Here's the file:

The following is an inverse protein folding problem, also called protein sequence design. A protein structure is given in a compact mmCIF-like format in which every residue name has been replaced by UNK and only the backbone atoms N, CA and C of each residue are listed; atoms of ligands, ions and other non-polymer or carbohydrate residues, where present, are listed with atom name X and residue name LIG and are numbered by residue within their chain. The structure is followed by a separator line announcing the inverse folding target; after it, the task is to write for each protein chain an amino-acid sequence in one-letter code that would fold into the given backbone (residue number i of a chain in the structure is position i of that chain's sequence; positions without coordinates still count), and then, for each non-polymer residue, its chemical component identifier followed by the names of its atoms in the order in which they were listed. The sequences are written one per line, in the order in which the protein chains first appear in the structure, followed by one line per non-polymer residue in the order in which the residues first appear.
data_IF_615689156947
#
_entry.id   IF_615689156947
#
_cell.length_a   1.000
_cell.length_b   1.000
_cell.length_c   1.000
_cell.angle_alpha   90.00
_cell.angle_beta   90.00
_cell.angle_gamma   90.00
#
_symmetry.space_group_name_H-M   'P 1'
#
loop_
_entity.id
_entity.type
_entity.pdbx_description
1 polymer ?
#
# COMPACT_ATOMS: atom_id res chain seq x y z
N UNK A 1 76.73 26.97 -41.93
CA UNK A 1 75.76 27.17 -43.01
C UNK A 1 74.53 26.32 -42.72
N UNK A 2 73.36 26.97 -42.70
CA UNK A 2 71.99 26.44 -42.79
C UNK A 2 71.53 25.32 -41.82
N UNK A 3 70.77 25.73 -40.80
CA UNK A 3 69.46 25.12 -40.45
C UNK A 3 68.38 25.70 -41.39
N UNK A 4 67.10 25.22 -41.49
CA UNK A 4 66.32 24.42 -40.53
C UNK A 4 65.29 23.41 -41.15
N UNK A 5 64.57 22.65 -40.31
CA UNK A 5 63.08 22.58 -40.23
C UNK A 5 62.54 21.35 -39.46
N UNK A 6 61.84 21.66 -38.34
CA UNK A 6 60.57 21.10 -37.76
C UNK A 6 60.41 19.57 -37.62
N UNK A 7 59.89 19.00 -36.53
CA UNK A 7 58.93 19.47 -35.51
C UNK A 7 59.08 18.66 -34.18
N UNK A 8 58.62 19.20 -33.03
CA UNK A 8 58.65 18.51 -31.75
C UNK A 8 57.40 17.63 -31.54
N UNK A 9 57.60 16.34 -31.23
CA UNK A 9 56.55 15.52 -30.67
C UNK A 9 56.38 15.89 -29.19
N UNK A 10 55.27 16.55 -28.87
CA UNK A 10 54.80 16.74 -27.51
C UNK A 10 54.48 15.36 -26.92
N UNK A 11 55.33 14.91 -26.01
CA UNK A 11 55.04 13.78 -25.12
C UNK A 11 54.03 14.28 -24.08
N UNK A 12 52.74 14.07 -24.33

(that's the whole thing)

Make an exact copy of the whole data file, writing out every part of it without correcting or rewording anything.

The following is an inverse protein folding problem, also called protein sequence design. A protein structure is given in a compact mmCIF-like format in which every residue name has been replaced by UNK and only the backbone atoms N, CA and C of each residue are listed; atoms of ligands, ions and other non-polymer or carbohydrate residues, where present, are listed with atom name X and residue name LIG and are numbered by residue within their chain. The structure is followed by a separator line announcing the inverse folding target; after it, the task is to write for each protein chain an amino-acid sequence in one-letter code that would fold into the given backbone (residue number i of a chain in the structure is position i of that chain's sequence; positions without coordinates still count), and then, for each non-polymer residue, its chemical component identifier followed by the names of its atoms in the order in which they were listed. The sequences are written one per line, in the order in which the protein chains first appear in the structure, followed by one line per non-polymer residue in the order in which the residues first appear.
data_IF_615689156947
#
_entry.id   IF_615689156947
#
_cell.length_a   1.000
_cell.length_b   1.000
_cell.length_c   1.000
_cell.angle_alpha   90.00
_cell.angle_beta   90.00
_cell.angle_gamma   90.00
#
_symmetry.space_group_name_H-M   'P 1'
#
loop_
_entity.id
_entity.type
_entity.pdbx_description
1 polymer ?
#
# COMPACT_ATOMS: atom_id res chain seq x y z
N UNK A 1 76.73 26.97 -41.93
CA UNK A 1 75.76 27.17 -43.01
C UNK A 1 74.53 26.32 -42.72
N UNK A 2 73.36 26.97 -42.70
CA UNK A 2 71.99 26.44 -42.79
C UNK A 2 71.53 25.32 -41.82
N UNK A 3 70.77 25.73 -40.80
CA UNK A 3 69.46 25.12 -40.45
C UNK A 3 68.38 25.70 -41.39
N UNK A 4 67.10 25.22 -41.49
CA UNK A 4 66.32 24.42 -40.53
C UNK A 4 65.29 23.41 -41.15
N UNK A 5 64.57 22.65 -40.31
CA UNK A 5 63.08 22.58 -40.23
C UNK A 5 62.54 21.35 -39.46
N UNK A 6 61.84 21.66 -38.34
CA UNK A 6 60.57 21.10 -37.76
C UNK A 6 60.41 19.57 -37.62
N UNK A 7 59.89 19.00 -36.53
CA UNK A 7 58.93 19.47 -35.51
C UNK A 7 59.08 18.66 -34.18
N UNK A 8 58.62 19.20 -33.03
CA UNK A 8 58.65 18.51 -31.75
C UNK A 8 57.40 17.63 -31.54
N UNK A 9 57.60 16.34 -31.23
CA UNK A 9 56.55 15.52 -30.67
C UNK A 9 56.38 15.89 -29.19
N UNK A 10 55.27 16.55 -28.87
CA UNK A 10 54.80 16.74 -27.51
C UNK A 10 54.48 15.36 -26.92
N UNK A 11 55.33 14.91 -26.01
CA UNK A 11 55.04 13.78 -25.12
C UNK A 11 54.03 14.28 -24.08
N UNK A 12 52.74 14.07 -24.33